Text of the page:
Ned Quinn another member of the Quinn family (who had the bakery) was a shoe-maker and lived just to the west of Strand Bar. His long beard is a childhood memory of mine. William Mockler's brother, also a shoe-maker plied his trade in a work-shop opposite the Mockler household, now The Cottage and the property of Mrs Sutton. I remember going there with my father, one day with some shoes to repair.
A resident butcher lived to the north of the Boathouse. The site would have protruded on to the present Main St., and is long since gone. The O’Shaughnessy family were the proprietors; we always heard him referred to (presumably the last resident) as Mr. O. Patsy O’Shaughnessy later lived in what we called the Courthouse, the building now owned by the Perks family and which contained the last Tourist Office and had previously been used as a Courthouse. He had the keys of the old Cathedral in the graveyard. There was another period, when part of his occupation was something in the nature of a sanitory officer ie an inspector of drains (a la Percy French). Byrons (now owned by Quinns) had a victualler business later, at the foot of Parsons Hill.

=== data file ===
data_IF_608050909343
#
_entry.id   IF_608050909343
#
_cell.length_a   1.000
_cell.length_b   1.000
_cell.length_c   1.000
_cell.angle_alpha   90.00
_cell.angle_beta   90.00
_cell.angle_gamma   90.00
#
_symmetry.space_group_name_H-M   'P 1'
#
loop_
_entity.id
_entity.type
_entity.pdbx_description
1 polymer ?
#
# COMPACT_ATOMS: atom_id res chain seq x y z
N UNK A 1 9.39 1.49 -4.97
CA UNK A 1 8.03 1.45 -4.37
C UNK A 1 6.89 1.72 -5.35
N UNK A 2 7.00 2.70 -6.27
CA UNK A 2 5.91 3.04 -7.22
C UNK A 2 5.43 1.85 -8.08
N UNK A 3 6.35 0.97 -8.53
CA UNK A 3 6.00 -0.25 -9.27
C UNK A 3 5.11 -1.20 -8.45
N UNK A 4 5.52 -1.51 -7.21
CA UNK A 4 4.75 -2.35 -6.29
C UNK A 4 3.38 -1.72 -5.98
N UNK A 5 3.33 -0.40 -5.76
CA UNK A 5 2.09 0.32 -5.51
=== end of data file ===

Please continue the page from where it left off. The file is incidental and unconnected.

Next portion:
Troys of the Cliff (besides being engaged in the actual fishing) made nets for themselves and other fishermen.
Moloneys had the forge in the village. When they came to Ardmore first from Aglish the forge was opposite the graveyard in part of Ronayne's farmyard, but that was for a short period. The clang of the anvil was one of the familiar village sounds, now heard no more. It ceased in 1951. (See Ardmore Journal 1991.)
Nowadays things are quite different. There is a hairdressing establishment in the village. There are two hotels, guesthouses and restaurants in a place, where once it was difficult for a visitor to get a simple cup of tea.
The building boom has extended to Ardmore and there is a plethora of new houses on the New Line, out the Youghal Road and in Whitingbay, so we have builders, electricians, plasterers, painters and most efficient tradesmen of every genre.
Three very busy joineries turn out excellent furniture. The Pottery on the Cliff is a source of great interest. There one can see the potters at work and also select from a most superior range of crafts from all over Ireland and solely of Irish manufacture.
Author: Siobhan Lincoln